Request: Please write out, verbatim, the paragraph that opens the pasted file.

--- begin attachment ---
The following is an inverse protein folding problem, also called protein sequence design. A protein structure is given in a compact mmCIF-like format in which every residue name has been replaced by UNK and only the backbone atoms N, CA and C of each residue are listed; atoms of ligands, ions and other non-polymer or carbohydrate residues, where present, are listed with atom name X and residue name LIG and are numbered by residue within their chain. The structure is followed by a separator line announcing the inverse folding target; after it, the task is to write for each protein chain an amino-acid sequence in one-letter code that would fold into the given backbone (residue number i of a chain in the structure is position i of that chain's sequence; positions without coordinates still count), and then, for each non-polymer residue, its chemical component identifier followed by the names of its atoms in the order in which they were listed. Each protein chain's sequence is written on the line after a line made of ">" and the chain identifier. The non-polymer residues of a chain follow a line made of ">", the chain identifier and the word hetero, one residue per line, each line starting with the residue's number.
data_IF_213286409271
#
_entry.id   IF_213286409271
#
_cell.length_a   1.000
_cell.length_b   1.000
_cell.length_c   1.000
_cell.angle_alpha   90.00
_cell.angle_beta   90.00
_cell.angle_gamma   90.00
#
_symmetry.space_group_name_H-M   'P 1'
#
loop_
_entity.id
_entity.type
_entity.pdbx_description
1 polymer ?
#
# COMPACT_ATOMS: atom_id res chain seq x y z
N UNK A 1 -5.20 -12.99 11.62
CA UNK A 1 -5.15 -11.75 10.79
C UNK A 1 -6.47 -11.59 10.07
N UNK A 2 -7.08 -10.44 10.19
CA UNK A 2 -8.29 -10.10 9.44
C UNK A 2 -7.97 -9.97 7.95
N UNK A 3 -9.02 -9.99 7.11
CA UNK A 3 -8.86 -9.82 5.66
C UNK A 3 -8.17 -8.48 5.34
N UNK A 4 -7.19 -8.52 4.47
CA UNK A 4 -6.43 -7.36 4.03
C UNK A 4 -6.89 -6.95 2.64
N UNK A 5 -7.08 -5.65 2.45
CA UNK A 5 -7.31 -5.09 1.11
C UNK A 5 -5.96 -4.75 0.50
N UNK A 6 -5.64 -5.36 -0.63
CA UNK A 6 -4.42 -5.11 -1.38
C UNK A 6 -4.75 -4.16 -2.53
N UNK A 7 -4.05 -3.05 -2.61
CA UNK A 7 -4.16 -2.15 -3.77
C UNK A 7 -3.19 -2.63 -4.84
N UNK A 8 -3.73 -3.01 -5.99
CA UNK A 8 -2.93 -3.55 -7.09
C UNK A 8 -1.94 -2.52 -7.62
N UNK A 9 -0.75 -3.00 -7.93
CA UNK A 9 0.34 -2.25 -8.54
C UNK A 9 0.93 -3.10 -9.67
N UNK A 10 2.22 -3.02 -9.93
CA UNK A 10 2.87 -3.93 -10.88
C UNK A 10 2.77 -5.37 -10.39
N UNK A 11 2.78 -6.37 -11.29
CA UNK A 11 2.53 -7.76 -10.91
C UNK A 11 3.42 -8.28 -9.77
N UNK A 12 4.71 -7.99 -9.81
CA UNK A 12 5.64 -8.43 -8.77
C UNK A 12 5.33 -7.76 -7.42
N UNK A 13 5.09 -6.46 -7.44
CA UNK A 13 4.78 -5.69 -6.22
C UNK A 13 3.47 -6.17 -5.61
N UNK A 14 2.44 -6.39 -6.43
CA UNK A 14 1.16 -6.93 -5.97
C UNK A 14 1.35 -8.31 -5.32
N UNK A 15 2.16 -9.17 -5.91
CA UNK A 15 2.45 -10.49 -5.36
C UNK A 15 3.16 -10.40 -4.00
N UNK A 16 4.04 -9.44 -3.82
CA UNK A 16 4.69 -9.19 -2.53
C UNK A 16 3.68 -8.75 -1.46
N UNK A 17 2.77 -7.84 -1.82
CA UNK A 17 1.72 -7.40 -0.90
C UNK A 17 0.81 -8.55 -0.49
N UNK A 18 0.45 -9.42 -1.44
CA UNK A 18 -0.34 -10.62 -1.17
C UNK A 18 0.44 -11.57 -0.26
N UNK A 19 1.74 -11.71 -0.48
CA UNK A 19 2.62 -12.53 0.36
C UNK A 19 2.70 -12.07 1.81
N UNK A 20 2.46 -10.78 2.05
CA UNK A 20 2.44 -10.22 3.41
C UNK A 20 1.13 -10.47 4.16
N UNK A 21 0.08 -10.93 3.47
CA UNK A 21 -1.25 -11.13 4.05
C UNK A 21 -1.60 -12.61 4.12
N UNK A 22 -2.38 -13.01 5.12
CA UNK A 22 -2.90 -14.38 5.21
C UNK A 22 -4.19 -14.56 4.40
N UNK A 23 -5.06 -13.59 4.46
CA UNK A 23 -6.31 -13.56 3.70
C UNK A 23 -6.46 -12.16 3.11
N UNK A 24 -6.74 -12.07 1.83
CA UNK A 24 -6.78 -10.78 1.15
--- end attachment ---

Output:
The following is an inverse protein folding problem, also called protein sequence design. A protein structure is given in a compact mmCIF-like format in which every residue name has been replaced by UNK and only the backbone atoms N, CA and C of each residue are listed; atoms of ligands, ions and other non-polymer or carbohydrate residues, where present, are listed with atom name X and residue name LIG and are numbered by residue within their chain. The structure is followed by a separator line announcing the inverse folding target; after it, the task is to write for each protein chain an amino-acid sequence in one-letter code that would fold into the given backbone (residue number i of a chain in the structure is position i of that chain's sequence; positions without coordinates still count), and then, for each non-polymer residue, its chemical component identifier followed by the names of its atoms in the order in which they were listed. Each protein chain's sequence is written on the line after a line made of ">" and the chain identifier. The non-polymer residues of a chain follow a line made of ">", the chain identifier and the word hetero, one residue per line, each line starting with the residue's number.